We've all experienced bacteria-causing, foul tasting and smelly water at some time during our RV excursions, but are there more serious dangers lurking below the surface? (pun intended). Just what pitfalls are we to be aware of? Microbiological water enigmas center around five categories; viruses, molds, algae, parasites and bacteria. Specifically, waterborne bacteria and some hearty parasitic protozoa are a serious concern everywhere since the majority of these are often not affected by typical disinfection processes. In fact no U.S. municipal or regional waterworks can guarantee killing or removing all of them. Add this to the fact that the most dangerous of the parasitic cysts, Cryptosporidium, is found in virtually every surface water supply worldwide. Small wonder there should be caution.

The very name itself should induce an awareness; "crypto" means hidden or secret and the word "spore" means seed or germ. Cryptosporidium is literally a "hidden germ". A leathery shelled parasite, it is just 3-7 microns in diameter; (a human hair measures 100 microns). Cryptosporidium causes severe, flu-like symptoms and must simply be left to run its course since there is no cure. Once ingested and broken down, four additional protozoa emerge from each cyst and begin to reproduce. As widespread as Cryptosporidium has become, the EPA still does not require municipal water systems to test for it. Yet another good reason to take an assertive stance regarding the water you drink and cook with.

And The Good There are ways, however, to combat and protect against harmful bacteria and parasites like Cryptosporidium and Giardia. Effectively, there are three things RVers can do;

One, boil all the water used in the fresh water system - Boiling is a good way to kill bacteria, viruses and parasites though this is not very practical.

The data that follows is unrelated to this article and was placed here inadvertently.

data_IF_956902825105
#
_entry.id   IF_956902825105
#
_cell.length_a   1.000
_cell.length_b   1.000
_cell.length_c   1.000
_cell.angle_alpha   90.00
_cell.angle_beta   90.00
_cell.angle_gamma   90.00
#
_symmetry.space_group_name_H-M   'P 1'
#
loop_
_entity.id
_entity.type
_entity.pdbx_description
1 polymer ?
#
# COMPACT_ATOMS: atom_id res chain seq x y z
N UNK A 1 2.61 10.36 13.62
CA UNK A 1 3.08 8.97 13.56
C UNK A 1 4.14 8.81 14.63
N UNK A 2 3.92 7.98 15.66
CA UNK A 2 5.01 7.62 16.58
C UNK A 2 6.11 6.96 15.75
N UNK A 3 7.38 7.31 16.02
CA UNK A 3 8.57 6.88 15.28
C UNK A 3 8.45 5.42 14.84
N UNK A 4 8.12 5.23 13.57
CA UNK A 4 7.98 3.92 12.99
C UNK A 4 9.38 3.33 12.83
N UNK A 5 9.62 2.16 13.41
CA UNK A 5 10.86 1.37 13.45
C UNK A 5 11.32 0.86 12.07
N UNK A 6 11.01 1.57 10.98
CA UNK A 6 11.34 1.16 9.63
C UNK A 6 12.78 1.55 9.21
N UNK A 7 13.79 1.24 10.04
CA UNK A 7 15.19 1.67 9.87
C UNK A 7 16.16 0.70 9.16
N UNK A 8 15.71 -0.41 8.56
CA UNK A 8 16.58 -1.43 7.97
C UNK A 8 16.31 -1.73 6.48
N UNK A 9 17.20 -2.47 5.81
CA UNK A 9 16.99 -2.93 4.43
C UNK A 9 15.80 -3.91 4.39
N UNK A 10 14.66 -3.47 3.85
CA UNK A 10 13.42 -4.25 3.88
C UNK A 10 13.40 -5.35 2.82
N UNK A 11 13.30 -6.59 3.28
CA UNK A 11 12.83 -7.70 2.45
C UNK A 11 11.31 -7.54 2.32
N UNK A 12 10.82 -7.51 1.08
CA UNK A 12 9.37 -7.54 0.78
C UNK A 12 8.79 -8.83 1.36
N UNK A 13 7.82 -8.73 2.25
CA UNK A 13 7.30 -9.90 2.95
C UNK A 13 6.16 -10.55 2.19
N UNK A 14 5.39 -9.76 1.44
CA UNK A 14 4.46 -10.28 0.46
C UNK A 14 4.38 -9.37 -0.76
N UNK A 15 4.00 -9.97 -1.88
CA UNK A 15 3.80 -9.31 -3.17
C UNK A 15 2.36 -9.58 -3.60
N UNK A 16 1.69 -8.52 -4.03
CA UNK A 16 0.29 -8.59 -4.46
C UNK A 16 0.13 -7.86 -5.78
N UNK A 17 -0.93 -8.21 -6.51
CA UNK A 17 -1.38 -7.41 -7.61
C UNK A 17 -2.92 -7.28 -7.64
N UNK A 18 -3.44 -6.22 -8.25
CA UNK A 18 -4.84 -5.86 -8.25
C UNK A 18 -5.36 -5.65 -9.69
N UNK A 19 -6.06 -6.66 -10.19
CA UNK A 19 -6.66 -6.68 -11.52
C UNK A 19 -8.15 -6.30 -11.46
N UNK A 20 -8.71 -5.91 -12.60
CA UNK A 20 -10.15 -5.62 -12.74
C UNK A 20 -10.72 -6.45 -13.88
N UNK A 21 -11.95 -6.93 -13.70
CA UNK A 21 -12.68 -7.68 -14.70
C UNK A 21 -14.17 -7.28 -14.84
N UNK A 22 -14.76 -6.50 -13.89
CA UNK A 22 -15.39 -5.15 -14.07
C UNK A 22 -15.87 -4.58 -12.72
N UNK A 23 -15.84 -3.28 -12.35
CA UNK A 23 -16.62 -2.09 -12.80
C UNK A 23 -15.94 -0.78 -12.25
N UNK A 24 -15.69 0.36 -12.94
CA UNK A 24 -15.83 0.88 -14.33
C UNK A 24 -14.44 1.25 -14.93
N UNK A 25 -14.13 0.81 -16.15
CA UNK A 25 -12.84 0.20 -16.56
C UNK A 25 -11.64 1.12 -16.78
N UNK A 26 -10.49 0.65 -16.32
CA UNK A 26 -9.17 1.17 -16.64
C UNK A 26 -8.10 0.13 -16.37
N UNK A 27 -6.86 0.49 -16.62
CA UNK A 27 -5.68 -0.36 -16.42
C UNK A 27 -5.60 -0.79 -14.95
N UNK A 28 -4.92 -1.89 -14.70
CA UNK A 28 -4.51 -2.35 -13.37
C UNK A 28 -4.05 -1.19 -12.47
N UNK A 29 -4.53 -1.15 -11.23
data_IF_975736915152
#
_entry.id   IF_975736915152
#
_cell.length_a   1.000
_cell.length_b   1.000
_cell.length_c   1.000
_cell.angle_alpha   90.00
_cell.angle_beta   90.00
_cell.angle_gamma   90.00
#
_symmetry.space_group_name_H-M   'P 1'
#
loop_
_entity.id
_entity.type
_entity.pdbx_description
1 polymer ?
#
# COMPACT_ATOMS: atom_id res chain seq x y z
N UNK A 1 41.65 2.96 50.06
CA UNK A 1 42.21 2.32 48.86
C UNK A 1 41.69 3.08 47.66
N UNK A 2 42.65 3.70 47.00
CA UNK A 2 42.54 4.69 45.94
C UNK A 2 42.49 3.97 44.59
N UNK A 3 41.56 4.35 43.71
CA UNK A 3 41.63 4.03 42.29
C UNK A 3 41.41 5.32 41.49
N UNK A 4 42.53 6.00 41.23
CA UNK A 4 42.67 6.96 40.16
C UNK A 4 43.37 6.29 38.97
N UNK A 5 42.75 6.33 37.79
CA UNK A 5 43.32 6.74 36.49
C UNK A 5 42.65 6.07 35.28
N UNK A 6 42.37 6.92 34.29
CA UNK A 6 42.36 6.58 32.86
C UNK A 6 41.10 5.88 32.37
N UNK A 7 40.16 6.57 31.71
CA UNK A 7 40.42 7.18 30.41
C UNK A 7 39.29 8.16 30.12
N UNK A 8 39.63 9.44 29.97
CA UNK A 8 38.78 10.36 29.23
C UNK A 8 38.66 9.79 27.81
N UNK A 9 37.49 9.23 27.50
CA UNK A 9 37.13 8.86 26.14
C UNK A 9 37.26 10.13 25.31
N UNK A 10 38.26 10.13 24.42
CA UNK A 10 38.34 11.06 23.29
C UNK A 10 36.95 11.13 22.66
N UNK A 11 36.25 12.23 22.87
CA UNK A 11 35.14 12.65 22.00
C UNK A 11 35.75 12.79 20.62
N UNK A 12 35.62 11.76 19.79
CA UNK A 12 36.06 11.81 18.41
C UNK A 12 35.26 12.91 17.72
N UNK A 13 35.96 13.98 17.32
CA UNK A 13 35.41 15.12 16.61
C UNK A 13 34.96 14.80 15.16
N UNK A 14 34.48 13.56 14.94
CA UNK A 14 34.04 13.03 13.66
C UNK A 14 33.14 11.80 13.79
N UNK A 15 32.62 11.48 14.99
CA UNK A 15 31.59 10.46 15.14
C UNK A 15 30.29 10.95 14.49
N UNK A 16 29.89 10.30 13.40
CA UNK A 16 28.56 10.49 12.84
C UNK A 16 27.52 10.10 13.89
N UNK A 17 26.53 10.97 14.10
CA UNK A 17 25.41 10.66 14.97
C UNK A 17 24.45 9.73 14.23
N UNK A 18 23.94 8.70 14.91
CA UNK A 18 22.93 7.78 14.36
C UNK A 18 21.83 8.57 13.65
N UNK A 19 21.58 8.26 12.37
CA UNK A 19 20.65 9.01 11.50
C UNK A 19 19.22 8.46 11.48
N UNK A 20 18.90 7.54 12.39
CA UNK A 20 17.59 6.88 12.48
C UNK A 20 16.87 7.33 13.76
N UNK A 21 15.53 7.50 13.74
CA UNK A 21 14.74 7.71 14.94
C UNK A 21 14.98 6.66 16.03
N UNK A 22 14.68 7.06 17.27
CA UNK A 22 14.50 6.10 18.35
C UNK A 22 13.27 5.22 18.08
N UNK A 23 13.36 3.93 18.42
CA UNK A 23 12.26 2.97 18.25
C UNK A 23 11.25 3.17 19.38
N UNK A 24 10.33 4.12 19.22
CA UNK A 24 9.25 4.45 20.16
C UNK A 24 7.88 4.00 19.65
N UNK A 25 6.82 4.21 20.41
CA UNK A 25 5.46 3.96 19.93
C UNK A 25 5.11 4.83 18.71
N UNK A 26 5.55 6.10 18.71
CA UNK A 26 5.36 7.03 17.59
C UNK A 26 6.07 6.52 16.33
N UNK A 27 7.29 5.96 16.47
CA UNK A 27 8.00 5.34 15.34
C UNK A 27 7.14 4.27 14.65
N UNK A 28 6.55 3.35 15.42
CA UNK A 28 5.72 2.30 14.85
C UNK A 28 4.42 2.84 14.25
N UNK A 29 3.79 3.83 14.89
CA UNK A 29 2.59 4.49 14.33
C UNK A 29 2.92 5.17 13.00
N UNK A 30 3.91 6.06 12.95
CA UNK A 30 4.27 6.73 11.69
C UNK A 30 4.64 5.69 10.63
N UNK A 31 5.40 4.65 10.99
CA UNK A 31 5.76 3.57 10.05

Two, use bottled water - Again, not very practical for RVers. It can also be expensive, inconvenient and still no guarantee that it's pure. Some published reports even suggest that 25% of all bottled water contains known carcinogens and about 20% contain industrial chemicals. Wonderful.

Three, use a point-of-use, (POU), water filtration system. This option is the most viable, the most convenient and the most readily available to all of us. Many fine companies have jumped to the fore with an assortment of effective filtration products.

Filtration systems can run the gamut from simple mechanical strainers to the more exotic reverse osmosis and superchlorination systems. The best system for you depends on your traveling habits and the cleanliness of the water you are likely to run into.

Many POU systems are installed under the galley sink and deliver fresh water directly to a dedicated faucet for cooking and drinking. However, many RVers prefer the very popular, in-line external units that allow finite filtration without losing that precious under-the-counter storage space. The added plus is that all the incoming city water is processed, so you can enjoy RV showers without the heavy metals and odors sometimes found in park systems. As an additional precaution, use an in-line filter as you fill the fresh water tank on the RV. As water is processed through the filter just before it enters the city water inlet or the inlet to the fresh water tank, sub-micron particles, bacteria, cysts and unwanted chemicals are removed by the active filtering media, usually carbon.

So just how does activated carbon remove the impurities? By the process of adsorption. No, that's not a typo. Adsorption is the physical process that occurs when dissolved molecules, bacteria and other particles are attracted to and attach themselves to the surface of the adsorbent, the carbon. Kind of like a magnet sticking to a metal surface. Quite different from the more familiar process of AB-sorption, which can be likened to a paper towel soaking up water.

As an adsorbent, especially when filtering trihalomethanes, (THMs), volatile organic contaminates, (VOCs), pesticides and fungicides, activated carbon is quite effective because it's surface area is enormous; about 1,000 square meters per gram. To put that into perspective, a piece of carbon the size of a single pea will yield a surface area a little over the size of half a football field! But as with many good things, there is a downside to using carbon as the sole filtering media. Exposure to chlorine in water supplies will quickly deteriorate the adsorbing qualities of carbon, rendering it minimized or useless in as little as 200 gallons, so if you use a chlorine product to de-winterize your RV water system, be sure to remove or bypass the filter first!